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Start your career research early in Sixth Year




By Niamh Dwyer, Chairperson of the Kerry Branch of Guidance Counsellors

It’s a bit of a shock to the system for everyone, but it is very important to hit the ground running in terms of your work rate and approach to study and revision from early on. The same applies to your career research. Many of you will have done some career exploration in Transition Year and Fifth Year which is really valuable. If you haven’t, don’t worry there is still plenty of time. Students who have done the Leaving Cert previously will tell you just how quickly the year seems to go. Before you know it the time will come to make decisions about what direction you want to take next. You don’t need to be told that this is a really important decision, which means you don’t want it to be a rushed one. Starting your research early in Sixth Year will allow you to take time to look at all the options available to you which will then enable you to make an informed decision when you need to. I’ve no doubt that many of you are already feeling stressed and overwhelmed at the thought of having to decide what you want to do with the rest of your life. You don’t need to make that decision now, but you will want to decide what form of education or training you would like to pursue for the next couple of years and what career areas/sectors interest you in the foreseeable future.

Seek out supports and valuable resources


My advice is to start by making an appointment with your guidance counsellor in school who will give you some great suggestions of pathways and courses that might suit you, answer any questions you have and support you through the decision-making process. Ultimately you will have to decide what direction you want to take after school, but using all the really good supports and resources available to you will help hugely, that and taking the time to do proper research!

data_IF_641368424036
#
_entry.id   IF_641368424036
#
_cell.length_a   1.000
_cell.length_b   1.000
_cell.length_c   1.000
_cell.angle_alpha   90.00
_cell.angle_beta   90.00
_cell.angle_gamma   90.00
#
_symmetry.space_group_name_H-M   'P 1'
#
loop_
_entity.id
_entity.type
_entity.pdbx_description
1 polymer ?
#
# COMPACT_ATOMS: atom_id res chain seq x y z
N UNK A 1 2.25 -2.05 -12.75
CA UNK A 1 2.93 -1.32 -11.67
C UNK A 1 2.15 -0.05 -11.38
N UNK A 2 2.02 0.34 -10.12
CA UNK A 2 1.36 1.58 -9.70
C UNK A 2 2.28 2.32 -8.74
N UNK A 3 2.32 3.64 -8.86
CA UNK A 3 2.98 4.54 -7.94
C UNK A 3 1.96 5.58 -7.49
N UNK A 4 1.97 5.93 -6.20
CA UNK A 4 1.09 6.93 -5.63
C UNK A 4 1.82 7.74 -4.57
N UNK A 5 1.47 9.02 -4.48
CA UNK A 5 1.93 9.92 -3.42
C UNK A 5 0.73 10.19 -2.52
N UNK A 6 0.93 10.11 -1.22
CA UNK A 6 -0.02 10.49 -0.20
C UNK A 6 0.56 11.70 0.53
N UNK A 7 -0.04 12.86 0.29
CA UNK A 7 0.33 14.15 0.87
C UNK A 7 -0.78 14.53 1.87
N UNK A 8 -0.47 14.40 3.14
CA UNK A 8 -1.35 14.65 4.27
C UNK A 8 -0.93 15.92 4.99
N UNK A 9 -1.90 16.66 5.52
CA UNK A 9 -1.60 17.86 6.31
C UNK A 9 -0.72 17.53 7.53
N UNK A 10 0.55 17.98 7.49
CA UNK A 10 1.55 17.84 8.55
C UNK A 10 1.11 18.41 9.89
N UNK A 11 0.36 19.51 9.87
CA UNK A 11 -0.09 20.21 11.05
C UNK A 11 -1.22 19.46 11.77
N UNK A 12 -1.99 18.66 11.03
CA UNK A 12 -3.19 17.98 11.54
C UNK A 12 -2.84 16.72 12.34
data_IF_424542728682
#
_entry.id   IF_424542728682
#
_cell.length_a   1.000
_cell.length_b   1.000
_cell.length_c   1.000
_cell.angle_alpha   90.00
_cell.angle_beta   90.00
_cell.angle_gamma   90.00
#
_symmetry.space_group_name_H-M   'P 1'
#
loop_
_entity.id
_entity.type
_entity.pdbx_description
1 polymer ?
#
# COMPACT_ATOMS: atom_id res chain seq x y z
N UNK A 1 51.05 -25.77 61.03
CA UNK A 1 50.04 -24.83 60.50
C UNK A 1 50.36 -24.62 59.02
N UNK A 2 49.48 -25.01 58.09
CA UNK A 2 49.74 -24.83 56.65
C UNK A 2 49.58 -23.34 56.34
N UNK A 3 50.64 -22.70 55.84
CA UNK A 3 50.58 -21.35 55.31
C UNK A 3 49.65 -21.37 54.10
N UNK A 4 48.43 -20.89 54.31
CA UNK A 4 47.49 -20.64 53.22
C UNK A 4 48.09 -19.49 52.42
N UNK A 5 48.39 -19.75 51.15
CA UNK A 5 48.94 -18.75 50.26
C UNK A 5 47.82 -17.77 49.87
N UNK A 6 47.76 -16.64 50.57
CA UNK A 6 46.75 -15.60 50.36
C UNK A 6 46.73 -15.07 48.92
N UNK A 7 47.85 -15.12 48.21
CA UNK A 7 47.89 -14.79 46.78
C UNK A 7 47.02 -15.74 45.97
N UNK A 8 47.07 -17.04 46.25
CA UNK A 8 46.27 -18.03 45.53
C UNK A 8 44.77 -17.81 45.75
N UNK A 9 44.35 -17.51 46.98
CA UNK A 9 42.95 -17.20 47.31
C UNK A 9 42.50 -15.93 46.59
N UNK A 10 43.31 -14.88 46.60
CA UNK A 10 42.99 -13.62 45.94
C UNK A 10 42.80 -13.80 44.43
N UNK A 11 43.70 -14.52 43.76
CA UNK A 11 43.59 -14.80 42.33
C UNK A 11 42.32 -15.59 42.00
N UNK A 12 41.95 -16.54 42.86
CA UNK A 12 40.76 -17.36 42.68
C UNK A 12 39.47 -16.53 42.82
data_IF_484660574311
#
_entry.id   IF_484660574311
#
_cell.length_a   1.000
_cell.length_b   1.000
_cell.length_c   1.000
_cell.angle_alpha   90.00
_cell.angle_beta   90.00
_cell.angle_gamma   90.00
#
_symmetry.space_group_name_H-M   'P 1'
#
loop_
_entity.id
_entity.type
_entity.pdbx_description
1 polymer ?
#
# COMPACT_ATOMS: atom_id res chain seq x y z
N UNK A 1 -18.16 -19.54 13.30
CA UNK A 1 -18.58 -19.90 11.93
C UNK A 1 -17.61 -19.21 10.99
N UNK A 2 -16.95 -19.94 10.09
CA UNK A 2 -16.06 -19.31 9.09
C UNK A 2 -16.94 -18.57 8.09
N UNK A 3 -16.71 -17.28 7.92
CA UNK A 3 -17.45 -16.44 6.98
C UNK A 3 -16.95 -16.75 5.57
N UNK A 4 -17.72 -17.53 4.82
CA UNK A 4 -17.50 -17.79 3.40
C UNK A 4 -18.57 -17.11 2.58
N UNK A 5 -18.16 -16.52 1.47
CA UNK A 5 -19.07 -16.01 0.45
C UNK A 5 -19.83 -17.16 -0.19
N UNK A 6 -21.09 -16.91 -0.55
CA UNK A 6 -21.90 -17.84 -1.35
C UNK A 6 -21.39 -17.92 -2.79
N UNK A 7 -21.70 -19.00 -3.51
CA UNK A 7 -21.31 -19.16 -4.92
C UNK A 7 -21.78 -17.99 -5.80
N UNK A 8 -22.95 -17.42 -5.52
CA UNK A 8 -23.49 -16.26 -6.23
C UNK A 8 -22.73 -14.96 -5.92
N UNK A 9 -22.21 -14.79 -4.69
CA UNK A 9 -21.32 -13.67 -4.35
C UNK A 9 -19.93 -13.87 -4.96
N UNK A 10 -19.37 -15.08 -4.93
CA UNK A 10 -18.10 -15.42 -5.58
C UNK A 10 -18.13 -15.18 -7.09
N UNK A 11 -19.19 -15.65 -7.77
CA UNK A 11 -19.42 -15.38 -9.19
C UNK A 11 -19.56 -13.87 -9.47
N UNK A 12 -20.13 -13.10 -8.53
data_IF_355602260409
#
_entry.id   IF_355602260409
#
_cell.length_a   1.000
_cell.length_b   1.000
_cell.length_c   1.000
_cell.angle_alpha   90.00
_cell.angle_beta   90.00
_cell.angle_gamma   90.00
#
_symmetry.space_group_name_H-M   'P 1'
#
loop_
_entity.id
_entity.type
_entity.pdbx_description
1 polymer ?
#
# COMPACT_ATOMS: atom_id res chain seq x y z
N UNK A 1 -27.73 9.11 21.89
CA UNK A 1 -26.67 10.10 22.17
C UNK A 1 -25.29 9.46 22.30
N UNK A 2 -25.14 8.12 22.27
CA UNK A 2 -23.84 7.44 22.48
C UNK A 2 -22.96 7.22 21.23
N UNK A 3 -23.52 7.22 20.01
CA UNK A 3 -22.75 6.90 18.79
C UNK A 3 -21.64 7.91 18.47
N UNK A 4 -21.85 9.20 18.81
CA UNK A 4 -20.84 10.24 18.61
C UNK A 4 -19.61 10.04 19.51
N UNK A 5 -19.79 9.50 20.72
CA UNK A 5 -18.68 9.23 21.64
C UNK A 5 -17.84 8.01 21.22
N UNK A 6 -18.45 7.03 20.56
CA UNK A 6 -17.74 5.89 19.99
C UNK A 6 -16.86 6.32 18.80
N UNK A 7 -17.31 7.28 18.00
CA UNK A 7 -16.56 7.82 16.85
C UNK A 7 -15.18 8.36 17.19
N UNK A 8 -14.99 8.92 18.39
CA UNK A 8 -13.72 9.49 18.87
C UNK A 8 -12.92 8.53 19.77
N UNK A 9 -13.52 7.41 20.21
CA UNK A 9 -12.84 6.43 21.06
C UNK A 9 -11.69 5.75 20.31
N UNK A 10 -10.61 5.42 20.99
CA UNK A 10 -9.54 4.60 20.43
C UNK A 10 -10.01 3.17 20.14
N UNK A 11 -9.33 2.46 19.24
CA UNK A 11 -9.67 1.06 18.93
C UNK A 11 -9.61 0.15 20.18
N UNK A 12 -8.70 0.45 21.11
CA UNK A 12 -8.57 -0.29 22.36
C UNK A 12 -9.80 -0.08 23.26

Steps for successful career research

Step 1: The research starts with yourself; consider your likes, dislikes, interests, skills, strengths, personality traits, values, aptitudes, competencies and subjects you are good at. Think about what motivates you. If you are finding this process difficult, look at some of the free self-assessment tools available online on websites such as,, and on the Exit Entry App. They will help to get you started and will give suggestions on broad career sectors as well as specific careers and courses that are worth looking in to. However, you will need to do further research!